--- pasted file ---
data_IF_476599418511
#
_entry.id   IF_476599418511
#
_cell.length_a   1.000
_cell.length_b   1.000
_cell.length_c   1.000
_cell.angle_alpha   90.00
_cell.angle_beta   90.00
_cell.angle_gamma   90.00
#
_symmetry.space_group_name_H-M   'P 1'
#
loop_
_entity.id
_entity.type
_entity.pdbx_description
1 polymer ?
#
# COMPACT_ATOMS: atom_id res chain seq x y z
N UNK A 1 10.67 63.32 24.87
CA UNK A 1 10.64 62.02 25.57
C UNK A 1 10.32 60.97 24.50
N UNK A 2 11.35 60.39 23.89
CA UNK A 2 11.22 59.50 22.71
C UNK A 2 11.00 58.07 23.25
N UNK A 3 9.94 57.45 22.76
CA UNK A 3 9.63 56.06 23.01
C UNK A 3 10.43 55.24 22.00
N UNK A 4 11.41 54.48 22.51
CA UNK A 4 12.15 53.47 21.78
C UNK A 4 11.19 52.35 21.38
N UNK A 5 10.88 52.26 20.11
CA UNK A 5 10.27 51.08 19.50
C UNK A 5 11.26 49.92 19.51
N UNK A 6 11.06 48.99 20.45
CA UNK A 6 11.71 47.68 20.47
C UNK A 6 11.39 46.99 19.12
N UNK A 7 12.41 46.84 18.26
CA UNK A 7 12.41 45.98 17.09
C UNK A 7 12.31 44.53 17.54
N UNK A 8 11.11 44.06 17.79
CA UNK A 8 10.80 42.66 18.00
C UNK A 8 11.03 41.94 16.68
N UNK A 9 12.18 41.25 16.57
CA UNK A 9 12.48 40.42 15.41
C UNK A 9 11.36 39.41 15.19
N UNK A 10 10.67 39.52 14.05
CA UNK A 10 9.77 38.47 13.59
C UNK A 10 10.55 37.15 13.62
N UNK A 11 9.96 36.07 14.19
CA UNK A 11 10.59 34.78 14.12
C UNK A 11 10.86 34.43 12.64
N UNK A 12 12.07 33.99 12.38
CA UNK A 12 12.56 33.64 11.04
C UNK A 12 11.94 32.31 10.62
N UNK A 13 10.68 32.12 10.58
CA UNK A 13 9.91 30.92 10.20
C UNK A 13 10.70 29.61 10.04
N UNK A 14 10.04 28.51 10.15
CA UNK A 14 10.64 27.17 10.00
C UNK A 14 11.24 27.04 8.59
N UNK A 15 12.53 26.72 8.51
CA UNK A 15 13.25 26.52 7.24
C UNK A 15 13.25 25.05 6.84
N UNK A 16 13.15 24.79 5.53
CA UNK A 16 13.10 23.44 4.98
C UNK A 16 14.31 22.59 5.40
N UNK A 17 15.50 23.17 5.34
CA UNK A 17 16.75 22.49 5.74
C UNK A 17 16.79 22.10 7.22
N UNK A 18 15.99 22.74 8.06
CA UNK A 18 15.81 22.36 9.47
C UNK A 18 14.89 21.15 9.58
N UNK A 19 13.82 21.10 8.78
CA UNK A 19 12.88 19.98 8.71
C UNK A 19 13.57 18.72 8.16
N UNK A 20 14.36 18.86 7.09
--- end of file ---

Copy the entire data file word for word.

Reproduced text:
data_IF_476599418511
#
_entry.id   IF_476599418511
#
_cell.length_a   1.000
_cell.length_b   1.000
_cell.length_c   1.000
_cell.angle_alpha   90.00
_cell.angle_beta   90.00
_cell.angle_gamma   90.00
#
_symmetry.space_group_name_H-M   'P 1'
#
loop_
_entity.id
_entity.type
_entity.pdbx_description
1 polymer ?
#
# COMPACT_ATOMS: atom_id res chain seq x y z
N UNK A 1 10.67 63.32 24.87
CA UNK A 1 10.64 62.02 25.57
C UNK A 1 10.32 60.97 24.50
N UNK A 2 11.35 60.39 23.89
CA UNK A 2 11.22 59.50 22.71
C UNK A 2 11.00 58.07 23.25
N UNK A 3 9.94 57.45 22.76
CA UNK A 3 9.63 56.06 23.01
C UNK A 3 10.43 55.24 22.00
N UNK A 4 11.41 54.48 22.51
CA UNK A 4 12.15 53.47 21.78
C UNK A 4 11.19 52.35 21.38
N UNK A 5 10.88 52.26 20.11
CA UNK A 5 10.27 51.08 19.50
C UNK A 5 11.26 49.92 19.51
N UNK A 6 11.06 48.99 20.45
CA UNK A 6 11.71 47.68 20.47
C UNK A 6 11.39 46.99 19.12
N UNK A 7 12.41 46.84 18.26
CA UNK A 7 12.41 45.98 17.09
C UNK A 7 12.31 44.53 17.54
N UNK A 8 11.11 44.06 17.79
CA UNK A 8 10.80 42.66 18.00
C UNK A 8 11.03 41.94 16.68
N UNK A 9 12.18 41.25 16.57
CA UNK A 9 12.48 40.42 15.41
C UNK A 9 11.36 39.41 15.19
N UNK A 10 10.67 39.52 14.05
CA UNK A 10 9.77 38.47 13.59
C UNK A 10 10.55 37.15 13.62
N UNK A 11 9.96 36.07 14.19
CA UNK A 11 10.59 34.78 14.12
C UNK A 11 10.86 34.43 12.64
N UNK A 12 12.07 33.99 12.38
CA UNK A 12 12.56 33.64 11.04
C UNK A 12 11.94 32.31 10.62
N UNK A 13 10.68 32.12 10.58
CA UNK A 13 9.91 30.92 10.20
C UNK A 13 10.70 29.61 10.04
N UNK A 14 10.04 28.51 10.15
CA UNK A 14 10.64 27.17 10.00
C UNK A 14 11.24 27.04 8.59
N UNK A 15 12.53 26.72 8.51
CA UNK A 15 13.25 26.52 7.24
C UNK A 15 13.25 25.05 6.84
N UNK A 16 13.15 24.79 5.53
CA UNK A 16 13.10 23.44 4.98
C UNK A 16 14.31 22.59 5.40
N UNK A 17 15.50 23.17 5.34
CA UNK A 17 16.75 22.49 5.74
C UNK A 17 16.79 22.10 7.22
N UNK A 18 15.99 22.74 8.06
CA UNK A 18 15.81 22.36 9.47
C UNK A 18 14.89 21.15 9.58
N UNK A 19 13.82 21.10 8.78
CA UNK A 19 12.88 19.98 8.71
C UNK A 19 13.57 18.72 8.16
N UNK A 20 14.36 18.86 7.09